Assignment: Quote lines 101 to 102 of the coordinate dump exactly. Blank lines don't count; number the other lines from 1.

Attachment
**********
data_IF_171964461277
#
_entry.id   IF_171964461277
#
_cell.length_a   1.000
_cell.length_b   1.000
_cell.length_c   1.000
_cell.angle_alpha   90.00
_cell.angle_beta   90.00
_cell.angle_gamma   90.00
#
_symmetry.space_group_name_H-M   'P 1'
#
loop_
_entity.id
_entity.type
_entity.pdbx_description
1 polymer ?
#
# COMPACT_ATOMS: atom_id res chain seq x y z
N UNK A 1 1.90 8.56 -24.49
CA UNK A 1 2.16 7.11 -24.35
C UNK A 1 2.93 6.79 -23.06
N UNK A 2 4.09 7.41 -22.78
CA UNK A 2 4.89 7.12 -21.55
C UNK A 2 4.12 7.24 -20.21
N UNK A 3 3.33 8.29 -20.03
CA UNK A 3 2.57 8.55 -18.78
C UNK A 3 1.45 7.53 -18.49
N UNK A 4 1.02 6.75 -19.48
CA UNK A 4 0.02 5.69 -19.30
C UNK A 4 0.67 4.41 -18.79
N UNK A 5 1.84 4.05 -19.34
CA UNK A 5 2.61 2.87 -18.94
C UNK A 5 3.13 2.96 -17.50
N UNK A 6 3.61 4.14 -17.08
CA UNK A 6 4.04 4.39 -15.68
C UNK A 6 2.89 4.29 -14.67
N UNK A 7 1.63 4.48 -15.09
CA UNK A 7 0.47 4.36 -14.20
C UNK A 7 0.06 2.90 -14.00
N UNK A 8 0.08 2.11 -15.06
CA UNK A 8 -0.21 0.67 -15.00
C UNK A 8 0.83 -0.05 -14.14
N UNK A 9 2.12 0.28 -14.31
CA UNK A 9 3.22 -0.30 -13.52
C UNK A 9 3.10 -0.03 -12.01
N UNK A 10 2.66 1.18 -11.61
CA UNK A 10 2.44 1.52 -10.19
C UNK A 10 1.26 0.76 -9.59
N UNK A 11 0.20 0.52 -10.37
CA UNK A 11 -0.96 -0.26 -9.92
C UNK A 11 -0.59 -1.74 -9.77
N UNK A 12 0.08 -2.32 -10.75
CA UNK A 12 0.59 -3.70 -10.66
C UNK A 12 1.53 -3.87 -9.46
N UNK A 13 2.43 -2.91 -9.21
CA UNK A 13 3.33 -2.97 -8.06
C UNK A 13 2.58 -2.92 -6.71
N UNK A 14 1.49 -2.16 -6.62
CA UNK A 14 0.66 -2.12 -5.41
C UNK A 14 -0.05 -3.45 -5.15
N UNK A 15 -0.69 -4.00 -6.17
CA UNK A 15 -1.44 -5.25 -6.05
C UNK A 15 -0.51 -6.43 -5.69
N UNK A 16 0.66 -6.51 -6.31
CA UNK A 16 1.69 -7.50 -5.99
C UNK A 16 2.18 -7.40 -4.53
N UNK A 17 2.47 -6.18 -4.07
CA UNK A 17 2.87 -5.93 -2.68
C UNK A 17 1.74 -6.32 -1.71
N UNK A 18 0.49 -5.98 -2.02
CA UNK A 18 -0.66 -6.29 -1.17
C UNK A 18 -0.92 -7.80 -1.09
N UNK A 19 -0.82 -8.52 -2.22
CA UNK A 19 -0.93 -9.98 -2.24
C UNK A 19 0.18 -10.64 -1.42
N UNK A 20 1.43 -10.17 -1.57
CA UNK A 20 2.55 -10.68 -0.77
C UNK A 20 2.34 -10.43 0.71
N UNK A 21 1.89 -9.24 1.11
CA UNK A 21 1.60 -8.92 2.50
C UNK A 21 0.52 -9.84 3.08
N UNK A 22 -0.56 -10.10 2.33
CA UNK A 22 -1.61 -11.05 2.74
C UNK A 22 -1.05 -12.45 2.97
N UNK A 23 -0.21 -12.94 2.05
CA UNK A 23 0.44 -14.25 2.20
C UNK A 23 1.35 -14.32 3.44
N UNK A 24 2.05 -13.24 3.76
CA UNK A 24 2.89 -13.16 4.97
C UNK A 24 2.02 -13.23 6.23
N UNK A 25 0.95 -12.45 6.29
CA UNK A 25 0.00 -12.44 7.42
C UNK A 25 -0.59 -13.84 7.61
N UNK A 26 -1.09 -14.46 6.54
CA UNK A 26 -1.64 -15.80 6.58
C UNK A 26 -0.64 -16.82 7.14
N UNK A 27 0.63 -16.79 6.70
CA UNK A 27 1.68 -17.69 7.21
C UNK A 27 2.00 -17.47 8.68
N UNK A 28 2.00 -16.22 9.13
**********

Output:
C UNK A 27 2.00 -17.47 8.68
N UNK A 28 2.00 -16.22 9.13